911 surcharge legislation introduced in Assembly
Assemblyman Michael J. Norris joined fellow assemblymen in introducing legislation that would force New York to reinvest in local emergency management operations across the state.
It had been reported that New York state collects more than $180 million annually through its monthly surcharge of $1.20 on cell phone bills — dollars that are intended to be reinvested back into local emergency management services. However, the state diverts nearly 42 percent of the revenue to its general fund. Only $10 million of the $185 million New York state collected from the fees last year went to 911 call centers.
Norris, who attended the meeting at the Niagara County Emergency Management Office, heard the concerns and worked to co-sponsor legislation that would remove the ability of the state to decide how wireless surcharge funds are allocated and would ensure local governments receive the funds necessary to upgrade 911 call centers.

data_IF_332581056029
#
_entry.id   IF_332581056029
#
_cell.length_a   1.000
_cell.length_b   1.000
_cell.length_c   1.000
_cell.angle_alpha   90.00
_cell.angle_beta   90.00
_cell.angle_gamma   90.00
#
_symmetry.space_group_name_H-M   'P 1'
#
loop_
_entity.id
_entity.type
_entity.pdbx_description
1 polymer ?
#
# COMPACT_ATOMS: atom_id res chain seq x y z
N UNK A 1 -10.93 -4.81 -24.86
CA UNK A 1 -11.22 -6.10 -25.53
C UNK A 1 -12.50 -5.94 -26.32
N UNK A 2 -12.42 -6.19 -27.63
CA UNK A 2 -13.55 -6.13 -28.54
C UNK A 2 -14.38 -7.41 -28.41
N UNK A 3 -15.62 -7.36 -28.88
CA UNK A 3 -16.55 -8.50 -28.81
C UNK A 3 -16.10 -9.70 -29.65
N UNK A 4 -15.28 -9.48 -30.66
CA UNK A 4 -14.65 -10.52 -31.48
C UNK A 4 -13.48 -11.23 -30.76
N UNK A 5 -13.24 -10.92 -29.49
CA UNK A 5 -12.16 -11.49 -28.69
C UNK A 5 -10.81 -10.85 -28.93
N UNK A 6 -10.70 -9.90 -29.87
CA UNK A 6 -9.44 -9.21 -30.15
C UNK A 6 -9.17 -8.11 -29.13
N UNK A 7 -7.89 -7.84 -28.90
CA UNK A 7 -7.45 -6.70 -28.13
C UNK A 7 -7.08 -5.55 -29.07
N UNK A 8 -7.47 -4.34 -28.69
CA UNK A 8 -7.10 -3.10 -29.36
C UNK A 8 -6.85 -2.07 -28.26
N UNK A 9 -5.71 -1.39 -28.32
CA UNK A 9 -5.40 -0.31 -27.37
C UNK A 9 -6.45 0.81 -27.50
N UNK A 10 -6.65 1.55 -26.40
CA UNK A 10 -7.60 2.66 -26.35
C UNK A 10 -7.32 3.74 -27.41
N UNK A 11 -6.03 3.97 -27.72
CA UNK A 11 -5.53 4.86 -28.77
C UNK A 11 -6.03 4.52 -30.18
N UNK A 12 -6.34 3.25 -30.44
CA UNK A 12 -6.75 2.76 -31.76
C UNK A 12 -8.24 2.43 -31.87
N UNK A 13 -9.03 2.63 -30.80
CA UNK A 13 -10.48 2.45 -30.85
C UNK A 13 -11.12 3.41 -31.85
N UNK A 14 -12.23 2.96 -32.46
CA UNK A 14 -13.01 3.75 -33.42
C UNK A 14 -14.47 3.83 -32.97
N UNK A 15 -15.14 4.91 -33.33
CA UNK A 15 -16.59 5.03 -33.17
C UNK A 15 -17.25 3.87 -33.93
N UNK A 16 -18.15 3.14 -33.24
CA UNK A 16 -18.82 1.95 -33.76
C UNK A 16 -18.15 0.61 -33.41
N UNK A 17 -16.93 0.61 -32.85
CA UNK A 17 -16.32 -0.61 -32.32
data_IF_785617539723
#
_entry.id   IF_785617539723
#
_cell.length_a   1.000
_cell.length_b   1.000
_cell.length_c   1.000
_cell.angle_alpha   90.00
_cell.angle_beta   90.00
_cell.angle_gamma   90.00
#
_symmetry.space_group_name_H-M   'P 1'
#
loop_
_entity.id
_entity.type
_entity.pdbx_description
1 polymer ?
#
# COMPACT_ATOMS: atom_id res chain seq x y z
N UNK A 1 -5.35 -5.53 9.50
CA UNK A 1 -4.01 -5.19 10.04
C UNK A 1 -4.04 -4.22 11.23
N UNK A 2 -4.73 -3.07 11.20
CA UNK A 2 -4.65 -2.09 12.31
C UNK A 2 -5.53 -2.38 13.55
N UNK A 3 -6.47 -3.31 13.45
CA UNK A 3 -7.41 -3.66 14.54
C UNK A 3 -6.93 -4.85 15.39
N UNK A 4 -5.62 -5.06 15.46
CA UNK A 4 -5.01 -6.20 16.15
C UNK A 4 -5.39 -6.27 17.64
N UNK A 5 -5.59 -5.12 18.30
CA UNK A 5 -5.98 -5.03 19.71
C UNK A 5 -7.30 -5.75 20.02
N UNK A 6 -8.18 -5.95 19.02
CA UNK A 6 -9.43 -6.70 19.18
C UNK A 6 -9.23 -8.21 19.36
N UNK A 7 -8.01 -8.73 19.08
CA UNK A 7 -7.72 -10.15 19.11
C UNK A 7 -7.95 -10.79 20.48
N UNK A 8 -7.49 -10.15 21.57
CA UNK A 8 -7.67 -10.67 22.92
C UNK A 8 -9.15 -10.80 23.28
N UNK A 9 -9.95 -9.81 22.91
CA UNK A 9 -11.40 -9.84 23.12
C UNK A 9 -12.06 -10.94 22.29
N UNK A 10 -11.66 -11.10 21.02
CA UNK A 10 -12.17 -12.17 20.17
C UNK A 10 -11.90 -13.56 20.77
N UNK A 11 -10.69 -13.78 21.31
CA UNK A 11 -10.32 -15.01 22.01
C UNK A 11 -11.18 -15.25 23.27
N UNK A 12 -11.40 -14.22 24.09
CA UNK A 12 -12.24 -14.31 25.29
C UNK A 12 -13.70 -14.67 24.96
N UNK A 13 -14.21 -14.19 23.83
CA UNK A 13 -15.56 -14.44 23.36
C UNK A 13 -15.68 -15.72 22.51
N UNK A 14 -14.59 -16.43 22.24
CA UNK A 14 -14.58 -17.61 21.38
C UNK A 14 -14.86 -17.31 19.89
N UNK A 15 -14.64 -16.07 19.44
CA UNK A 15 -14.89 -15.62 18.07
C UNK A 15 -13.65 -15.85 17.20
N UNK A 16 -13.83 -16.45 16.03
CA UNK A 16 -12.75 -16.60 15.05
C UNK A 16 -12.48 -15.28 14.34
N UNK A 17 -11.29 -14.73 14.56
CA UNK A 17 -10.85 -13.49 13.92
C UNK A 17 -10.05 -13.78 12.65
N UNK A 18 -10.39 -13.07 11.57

“Due to the diversion of these funds, local governments are forced to raise property and/or sales taxes or fees to cover for Albany's misdirecting of public safety communications surcharge funds,” said Norris. “This legislation forces the state to invest these funds into local and state emergency management services and prevents the sweeping of these funds into the state general fund.”